I think teaching needs to be more of a priority******* for the same reason that I support some sort of limited form of public sociology: because it is necessary that the knowledge we discover be disseminated to the public. We need to do it in the classroom, we need to do it in the media, and we need to do it in our lives. Will it be a thankless job? Maybe.

But then, we didn't go into academia for the money, did we?

* Sexual harassment falls into the category of things you can't do no matter how f-ing good you are at research. Or at least, I tell myself that so I can sleep at night.

** Which is, like, TOTALLY valid and stuff. Especially the "chili pepper hotness meter." Honestly, at what point did college level teaching become "American Idol"?

*** C'mon, I get to be a little self-indulgent now and then, don't I?

**** Technically, I would say that. I think, however, that the "public" is not any more foolish on average than any other group. It's probably worth noting, additionally, that I use the term "stupid" to refer to a person's unwillingness to engage in critical thought, rather than to their native intelligence. I think even the smartest people are capable of being pretty bloody dumb from time to time.

***** Don't make me laugh. Some people are almost unteachable but, by and large, people can learn more than they think they can. I once taught the concept of an electromagnetic spectrum to five and six year olds. If they can learn that...

****** The invisible Ann Coulter who lives in my brain asnwers: "Yes."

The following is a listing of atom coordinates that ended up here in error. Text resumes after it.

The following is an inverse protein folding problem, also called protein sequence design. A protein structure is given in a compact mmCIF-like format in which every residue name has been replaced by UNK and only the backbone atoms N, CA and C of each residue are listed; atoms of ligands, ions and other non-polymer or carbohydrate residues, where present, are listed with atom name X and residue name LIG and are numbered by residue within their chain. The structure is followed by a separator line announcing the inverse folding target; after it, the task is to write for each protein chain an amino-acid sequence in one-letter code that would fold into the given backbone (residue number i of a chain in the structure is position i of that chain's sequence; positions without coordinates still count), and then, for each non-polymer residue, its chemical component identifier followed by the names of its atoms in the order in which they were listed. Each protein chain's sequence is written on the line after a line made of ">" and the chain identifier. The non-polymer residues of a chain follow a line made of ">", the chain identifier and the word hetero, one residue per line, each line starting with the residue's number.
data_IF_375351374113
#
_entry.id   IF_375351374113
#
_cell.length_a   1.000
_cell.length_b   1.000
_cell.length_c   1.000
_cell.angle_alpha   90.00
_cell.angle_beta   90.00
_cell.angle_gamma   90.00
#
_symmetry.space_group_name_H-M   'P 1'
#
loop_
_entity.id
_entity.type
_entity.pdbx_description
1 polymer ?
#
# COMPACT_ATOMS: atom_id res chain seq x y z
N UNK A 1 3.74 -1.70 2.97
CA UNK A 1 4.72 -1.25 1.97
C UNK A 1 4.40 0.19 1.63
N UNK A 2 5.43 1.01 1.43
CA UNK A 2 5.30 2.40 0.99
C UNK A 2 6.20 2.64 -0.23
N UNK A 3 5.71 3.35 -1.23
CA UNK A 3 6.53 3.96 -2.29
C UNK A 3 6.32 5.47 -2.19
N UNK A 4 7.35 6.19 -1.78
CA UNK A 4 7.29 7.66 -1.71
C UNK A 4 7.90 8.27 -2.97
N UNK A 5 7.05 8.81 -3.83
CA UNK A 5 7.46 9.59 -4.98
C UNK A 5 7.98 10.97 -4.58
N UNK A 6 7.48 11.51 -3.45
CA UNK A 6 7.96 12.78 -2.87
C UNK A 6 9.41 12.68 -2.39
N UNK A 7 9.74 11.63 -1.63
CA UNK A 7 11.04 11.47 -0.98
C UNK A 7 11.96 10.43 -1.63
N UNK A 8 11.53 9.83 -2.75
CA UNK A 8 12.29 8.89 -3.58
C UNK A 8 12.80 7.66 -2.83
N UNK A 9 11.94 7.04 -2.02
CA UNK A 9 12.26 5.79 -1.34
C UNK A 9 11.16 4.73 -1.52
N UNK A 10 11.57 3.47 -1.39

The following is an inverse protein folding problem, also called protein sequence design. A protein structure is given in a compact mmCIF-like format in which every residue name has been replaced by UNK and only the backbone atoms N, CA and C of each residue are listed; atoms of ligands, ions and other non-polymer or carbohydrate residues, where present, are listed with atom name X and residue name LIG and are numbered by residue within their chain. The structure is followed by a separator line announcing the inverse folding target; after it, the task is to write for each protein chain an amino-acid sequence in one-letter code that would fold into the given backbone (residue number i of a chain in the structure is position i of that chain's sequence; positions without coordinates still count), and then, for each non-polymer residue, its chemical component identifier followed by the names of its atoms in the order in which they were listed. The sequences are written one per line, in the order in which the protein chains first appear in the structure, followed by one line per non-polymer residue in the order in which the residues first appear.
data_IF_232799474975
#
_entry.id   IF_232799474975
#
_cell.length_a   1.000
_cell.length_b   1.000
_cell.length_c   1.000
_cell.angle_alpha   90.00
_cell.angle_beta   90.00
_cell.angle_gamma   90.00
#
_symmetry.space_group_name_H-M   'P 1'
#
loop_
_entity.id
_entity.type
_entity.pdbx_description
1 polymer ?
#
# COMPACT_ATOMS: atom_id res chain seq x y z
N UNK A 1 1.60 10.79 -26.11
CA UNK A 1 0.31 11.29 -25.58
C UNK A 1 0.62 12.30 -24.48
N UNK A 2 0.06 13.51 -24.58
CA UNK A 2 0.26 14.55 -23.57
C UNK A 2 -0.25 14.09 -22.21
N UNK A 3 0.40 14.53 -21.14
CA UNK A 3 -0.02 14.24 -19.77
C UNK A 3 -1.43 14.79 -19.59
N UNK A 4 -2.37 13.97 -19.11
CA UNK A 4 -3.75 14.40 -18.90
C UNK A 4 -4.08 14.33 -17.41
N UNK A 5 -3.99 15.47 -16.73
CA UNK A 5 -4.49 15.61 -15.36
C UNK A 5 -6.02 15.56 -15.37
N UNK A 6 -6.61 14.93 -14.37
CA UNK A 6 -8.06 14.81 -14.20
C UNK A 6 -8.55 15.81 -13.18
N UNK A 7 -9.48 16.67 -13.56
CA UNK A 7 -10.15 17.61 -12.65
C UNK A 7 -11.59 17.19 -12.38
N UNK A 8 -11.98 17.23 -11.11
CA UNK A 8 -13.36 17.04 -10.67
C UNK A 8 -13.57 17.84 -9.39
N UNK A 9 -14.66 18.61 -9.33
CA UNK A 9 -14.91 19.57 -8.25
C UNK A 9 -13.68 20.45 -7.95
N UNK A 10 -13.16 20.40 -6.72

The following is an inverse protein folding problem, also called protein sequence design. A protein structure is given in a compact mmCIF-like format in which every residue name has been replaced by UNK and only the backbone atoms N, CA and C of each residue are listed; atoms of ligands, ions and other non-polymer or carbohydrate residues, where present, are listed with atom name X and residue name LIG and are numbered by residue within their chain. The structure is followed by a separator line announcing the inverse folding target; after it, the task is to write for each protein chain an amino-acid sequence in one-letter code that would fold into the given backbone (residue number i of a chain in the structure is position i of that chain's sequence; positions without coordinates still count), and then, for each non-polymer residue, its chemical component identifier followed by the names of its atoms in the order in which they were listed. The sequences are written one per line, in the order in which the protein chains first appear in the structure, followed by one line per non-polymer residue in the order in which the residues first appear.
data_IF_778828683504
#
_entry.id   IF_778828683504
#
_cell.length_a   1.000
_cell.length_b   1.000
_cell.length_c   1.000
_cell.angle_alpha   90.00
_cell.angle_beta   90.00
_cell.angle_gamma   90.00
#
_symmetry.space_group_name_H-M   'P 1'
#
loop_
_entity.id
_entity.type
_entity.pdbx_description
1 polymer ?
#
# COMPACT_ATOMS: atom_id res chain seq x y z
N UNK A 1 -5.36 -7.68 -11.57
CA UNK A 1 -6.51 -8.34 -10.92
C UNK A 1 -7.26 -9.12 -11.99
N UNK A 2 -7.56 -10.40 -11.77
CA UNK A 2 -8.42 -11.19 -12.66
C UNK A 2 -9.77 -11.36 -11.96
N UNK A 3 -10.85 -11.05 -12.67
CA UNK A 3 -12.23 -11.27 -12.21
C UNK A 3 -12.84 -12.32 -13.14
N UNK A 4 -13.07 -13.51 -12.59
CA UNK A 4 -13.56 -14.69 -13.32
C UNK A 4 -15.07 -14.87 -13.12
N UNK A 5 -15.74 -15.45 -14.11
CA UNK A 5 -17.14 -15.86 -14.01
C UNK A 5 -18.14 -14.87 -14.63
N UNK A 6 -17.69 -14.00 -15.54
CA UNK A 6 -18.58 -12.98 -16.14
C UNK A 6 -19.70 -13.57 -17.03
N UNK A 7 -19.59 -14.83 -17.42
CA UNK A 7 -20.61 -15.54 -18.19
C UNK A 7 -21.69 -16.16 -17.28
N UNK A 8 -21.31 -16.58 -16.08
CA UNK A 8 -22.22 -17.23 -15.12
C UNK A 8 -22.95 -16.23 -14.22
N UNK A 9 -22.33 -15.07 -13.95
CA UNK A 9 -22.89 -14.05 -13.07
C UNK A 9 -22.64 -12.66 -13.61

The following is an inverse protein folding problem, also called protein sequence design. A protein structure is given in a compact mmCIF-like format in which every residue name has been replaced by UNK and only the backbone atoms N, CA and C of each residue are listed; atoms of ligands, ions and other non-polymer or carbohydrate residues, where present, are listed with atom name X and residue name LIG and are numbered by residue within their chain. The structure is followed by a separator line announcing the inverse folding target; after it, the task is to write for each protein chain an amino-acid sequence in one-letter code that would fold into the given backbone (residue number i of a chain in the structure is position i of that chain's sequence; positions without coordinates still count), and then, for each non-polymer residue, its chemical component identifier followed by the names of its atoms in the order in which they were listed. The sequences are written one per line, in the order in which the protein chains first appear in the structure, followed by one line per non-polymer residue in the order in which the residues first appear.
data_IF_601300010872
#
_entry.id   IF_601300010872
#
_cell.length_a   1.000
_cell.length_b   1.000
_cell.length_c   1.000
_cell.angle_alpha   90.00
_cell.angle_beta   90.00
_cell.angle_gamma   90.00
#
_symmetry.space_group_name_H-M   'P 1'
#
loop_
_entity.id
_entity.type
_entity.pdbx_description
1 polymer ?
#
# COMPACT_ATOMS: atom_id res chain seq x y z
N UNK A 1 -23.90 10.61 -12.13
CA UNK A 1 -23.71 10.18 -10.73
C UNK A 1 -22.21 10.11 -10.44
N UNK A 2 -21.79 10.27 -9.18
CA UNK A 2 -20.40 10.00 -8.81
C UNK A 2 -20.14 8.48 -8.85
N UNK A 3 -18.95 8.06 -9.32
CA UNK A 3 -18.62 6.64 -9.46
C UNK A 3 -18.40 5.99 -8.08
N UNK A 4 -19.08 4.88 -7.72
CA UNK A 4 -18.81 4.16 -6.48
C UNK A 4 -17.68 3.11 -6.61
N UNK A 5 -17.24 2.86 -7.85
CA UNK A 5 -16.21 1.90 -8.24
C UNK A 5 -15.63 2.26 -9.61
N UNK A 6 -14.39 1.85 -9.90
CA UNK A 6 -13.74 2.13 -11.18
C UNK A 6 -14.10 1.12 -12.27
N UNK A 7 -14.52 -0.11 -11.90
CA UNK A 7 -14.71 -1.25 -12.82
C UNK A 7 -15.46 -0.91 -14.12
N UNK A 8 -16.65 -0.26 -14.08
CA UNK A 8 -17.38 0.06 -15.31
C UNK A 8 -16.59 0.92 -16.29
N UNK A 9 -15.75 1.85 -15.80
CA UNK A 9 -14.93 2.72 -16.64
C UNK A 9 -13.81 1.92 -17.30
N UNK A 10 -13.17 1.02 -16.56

******* Of course, in perfect honesty, I would gladly not teach in exchange for more time to do research, so I am part of the problem myself.

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Anonymous Anonymous said...

Here's a conundrum: if the highest ranking schools are also the ones in which the professors focus more on research than on teaching, how is it that they are also turning out the best graduates? These students have to be learning the ropes somehow, right?

Wednesday, August 08, 2007 12:06:00 PM  
Blogger Drek said...

If by "graduates" you mean "graduate students" then it's no surprise: good researchers are training others who are judged favorably for doing research. Besides, there's a huge selection effect there as many people who enter graduate school don't finish.

If you mean undergrads, however, here's the rub: how do you know the highest ranking research schools are really turning out the "best" students? Are we assuming the quality of the students based on the research acumen of the school as a whole?